Bison Range Belongs to All Americans

CSKT has no demonstrable historic, cultural or financial right to the purchased NBR land or its improvements

By Philip L. Barney

Recently, the Confederated Salish Kootenai Tribes (CSKT) announced their renewed effort to have ownership of the National Bison Range (NBR), a Federal Wildlife Refuge administered by the U.S. Fish and Wildlife Service (USFWS), given to the CSKT.

Some facts about the NBR:

1) It was created in 1908 by the U.S. Congress on recommendation of President Theodore Roosevelt.

2) The site chosen by University of Montana Professor Elrod, although not the historic range of bison, was 18,500 acres of steep Class III Grazing Land, the least desirable and cheapest on the reservation, and had been used in the past by non-tribal native Americans to raise bison (which were sold when the reservation was created).

3) The original herd of 40 bison was purchased from non-tribal individual owners using private funds raised by the American Bison Society.

4) The CSKT was paid the 1908 then going rate of $1.25/ acre for the NBR land, $645,600 in today’s currency. In 1972, the CSKT received an additional $21,000,000 (over $100,000,000 in today’s currency), tax free, as additional compensation for reservation land, including the NBR, taken by the federal, state and local governments for townships, schools, parks and wildlife preserves. Like almost 40 percent of the Flathead Indian Reservation, the NBR is non-tribal deeded land.

5) Millions of U.S. taxpayer dollars have been spent for over a century to develop the infrastructure of the NBR with fencing, roads, corrals, housing, game animals and a visitor center. Millions more have been spent to maintain the complex ecosystem utilizing the expertise of the USFWS, transforming the raw grazing land into a world-class game park. No CSKT funds were used.

Based on these facts, “restoration” of the NBR to the CSKT, a term used by the Tribe, the National Wildlife Federation and Sen. Jon Tester, is a misnomer, since CSKT has no demonstrable historic, cultural or financial right to the purchased NBR land or its improvements. Tribal control of the NBR would result in the loss of decades of experience and expertise of the USFWS in managing this complex ecosystem (expertise the CSKT lacks). Also, under CSKT ownership the public would have no input into the management practices, schedule of public access or the fees charged for visitation.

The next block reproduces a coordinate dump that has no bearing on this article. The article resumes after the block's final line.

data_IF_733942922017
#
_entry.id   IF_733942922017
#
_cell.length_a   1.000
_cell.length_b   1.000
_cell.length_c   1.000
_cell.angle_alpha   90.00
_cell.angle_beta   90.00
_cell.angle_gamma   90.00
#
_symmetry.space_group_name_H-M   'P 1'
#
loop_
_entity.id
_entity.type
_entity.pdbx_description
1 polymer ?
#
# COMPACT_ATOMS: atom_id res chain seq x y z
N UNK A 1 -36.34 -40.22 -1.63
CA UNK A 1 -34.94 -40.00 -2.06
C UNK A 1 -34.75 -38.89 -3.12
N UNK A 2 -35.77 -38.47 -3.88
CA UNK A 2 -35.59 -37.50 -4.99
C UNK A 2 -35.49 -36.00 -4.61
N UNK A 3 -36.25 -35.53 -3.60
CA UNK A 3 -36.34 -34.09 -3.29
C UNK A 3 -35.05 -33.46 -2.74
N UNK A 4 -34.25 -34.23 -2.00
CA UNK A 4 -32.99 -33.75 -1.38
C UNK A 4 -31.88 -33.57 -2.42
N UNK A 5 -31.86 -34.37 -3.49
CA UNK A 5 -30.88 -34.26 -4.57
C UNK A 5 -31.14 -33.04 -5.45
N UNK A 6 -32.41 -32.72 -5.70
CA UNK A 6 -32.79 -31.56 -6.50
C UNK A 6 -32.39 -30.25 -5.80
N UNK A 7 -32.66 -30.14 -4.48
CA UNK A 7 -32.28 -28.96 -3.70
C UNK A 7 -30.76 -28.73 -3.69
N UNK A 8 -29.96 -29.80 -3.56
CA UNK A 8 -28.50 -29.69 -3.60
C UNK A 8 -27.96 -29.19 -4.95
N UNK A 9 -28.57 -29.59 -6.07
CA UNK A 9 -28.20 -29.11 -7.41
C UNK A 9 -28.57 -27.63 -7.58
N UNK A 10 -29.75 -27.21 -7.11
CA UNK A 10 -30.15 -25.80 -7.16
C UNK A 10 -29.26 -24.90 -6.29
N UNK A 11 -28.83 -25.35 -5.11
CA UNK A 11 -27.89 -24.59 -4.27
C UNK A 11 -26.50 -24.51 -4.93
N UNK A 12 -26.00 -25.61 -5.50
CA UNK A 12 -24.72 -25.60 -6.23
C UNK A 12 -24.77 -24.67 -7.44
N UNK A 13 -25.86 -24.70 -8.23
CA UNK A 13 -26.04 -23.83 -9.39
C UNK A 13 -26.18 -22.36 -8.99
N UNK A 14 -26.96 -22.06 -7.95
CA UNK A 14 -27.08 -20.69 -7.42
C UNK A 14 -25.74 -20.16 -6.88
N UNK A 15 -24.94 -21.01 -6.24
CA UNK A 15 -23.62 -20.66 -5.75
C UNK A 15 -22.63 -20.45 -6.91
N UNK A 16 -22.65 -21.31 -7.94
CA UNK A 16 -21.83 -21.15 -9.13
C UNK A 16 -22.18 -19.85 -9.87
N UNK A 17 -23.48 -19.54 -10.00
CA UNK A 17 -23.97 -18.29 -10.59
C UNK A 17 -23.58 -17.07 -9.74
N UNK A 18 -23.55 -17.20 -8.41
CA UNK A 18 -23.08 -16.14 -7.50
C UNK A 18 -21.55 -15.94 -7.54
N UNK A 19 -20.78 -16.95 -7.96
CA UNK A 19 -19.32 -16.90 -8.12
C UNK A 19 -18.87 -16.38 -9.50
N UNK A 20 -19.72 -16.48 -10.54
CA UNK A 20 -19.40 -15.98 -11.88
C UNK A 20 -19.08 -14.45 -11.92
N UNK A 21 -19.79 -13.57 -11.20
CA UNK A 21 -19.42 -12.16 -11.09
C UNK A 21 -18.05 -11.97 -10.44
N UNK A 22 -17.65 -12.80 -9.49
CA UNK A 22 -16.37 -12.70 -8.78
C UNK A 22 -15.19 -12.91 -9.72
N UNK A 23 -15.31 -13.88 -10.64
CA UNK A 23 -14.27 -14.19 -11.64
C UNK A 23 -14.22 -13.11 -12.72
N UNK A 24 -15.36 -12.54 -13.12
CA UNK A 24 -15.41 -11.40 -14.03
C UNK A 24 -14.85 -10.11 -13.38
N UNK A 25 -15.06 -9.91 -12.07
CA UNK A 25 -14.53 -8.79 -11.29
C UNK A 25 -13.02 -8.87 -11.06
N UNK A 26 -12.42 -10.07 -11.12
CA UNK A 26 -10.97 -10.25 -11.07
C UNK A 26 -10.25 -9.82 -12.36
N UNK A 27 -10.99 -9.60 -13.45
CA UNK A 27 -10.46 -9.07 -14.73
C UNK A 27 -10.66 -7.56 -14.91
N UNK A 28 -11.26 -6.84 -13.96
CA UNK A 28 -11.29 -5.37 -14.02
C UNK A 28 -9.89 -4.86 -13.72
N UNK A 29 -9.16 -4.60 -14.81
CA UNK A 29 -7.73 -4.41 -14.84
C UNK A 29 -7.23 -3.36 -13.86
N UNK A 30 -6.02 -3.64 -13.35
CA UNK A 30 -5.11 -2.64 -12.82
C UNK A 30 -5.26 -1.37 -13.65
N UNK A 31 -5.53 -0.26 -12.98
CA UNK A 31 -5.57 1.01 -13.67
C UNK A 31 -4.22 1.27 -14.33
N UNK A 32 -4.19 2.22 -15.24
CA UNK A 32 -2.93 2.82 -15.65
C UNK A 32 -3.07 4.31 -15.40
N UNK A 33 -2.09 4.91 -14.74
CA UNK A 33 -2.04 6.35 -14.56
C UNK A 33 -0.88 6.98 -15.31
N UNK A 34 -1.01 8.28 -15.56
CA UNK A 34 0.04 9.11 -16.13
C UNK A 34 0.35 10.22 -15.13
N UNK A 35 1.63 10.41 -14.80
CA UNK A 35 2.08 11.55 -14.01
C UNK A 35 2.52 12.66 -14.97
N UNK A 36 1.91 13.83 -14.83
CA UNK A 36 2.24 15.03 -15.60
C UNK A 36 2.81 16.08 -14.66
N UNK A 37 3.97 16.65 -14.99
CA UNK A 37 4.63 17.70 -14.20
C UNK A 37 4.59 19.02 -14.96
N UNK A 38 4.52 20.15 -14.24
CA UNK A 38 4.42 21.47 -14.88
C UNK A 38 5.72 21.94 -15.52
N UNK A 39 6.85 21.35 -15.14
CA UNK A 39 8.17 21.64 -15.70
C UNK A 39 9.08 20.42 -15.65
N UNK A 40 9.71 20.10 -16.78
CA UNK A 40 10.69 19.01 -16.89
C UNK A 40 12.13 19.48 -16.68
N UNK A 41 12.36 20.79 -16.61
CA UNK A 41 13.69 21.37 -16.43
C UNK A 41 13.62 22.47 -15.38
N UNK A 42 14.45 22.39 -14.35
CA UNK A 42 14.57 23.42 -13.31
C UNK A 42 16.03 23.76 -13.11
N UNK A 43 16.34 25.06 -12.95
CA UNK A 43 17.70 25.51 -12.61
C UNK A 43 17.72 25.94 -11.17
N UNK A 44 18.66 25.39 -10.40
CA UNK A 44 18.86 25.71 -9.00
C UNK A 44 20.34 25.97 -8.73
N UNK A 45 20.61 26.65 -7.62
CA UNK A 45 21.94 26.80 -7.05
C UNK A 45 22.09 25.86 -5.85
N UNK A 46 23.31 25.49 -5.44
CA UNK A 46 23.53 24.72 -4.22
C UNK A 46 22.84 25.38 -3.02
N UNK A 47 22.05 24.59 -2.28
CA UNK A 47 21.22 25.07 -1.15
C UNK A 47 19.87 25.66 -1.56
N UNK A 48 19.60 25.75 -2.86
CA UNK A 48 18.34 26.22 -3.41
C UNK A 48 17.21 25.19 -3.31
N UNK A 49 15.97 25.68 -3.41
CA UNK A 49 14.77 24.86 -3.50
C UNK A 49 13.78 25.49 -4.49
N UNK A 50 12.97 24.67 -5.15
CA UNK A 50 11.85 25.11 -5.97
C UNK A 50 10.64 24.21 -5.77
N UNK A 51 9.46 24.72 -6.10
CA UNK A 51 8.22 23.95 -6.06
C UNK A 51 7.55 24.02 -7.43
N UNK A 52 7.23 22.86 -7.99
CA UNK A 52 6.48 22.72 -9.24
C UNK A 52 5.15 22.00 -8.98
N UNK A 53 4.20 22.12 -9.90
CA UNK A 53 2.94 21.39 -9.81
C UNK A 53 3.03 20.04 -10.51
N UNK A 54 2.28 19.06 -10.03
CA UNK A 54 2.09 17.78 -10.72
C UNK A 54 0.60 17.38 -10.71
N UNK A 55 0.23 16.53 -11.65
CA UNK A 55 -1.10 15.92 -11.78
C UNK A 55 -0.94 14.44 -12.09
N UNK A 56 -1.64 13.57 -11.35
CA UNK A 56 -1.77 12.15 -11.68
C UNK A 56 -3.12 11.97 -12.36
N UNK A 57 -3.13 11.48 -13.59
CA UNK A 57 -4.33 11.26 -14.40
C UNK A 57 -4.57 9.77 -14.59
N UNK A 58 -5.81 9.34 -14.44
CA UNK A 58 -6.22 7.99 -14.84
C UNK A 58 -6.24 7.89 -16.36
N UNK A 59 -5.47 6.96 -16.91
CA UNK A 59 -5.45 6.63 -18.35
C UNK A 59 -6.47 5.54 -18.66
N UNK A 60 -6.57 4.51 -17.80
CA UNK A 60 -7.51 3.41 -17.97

Like our national parks, national monuments and other federal facilities, the NBR was created with U.S. taxpayer dollars, is owned by all Americans, and should not be given to a Sovereign Nation, as the CSKT claims to be. Our congressional delegation should reject any effort to do so. It is appropriate, as the USFWS has proposed in their draft plan for future NBR management, to employ tribal members in some cooperative management duties of the NBR. However, if the federal government ever decides to divest itself of a valuable resource like the National Bison Range (which would be akin to getting rid of Glacier National Park) it should only be done on an open, competitive bidding basis.

Philip L. Barney of Polson is president of Protect Public Lands, LLC.

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